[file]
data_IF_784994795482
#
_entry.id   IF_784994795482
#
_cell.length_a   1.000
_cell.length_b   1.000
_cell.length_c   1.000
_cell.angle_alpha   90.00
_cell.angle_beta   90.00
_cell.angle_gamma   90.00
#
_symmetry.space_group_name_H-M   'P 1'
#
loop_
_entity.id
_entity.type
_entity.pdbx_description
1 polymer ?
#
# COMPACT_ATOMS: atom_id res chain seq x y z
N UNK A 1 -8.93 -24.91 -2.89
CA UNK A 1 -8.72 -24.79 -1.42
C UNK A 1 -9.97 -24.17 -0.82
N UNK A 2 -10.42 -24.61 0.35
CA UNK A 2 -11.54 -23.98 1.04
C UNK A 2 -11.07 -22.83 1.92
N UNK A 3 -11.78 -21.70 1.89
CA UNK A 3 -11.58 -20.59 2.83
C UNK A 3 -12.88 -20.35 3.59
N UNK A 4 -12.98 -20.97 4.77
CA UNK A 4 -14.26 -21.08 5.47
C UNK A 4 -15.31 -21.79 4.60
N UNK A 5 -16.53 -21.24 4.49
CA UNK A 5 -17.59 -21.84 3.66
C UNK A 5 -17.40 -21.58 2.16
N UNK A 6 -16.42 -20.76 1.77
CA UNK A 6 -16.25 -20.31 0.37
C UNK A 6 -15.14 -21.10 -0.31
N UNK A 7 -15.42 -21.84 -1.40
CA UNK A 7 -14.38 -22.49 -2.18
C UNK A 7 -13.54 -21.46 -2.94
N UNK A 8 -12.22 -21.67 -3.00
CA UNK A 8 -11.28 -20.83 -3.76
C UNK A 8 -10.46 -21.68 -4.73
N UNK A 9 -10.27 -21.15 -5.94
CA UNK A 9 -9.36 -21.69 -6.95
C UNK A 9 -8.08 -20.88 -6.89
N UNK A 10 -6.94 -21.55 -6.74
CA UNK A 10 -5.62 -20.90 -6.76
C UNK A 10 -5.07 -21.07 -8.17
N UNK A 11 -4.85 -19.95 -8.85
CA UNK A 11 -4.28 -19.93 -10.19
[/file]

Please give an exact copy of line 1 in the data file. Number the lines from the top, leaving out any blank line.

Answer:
data_IF_784994795482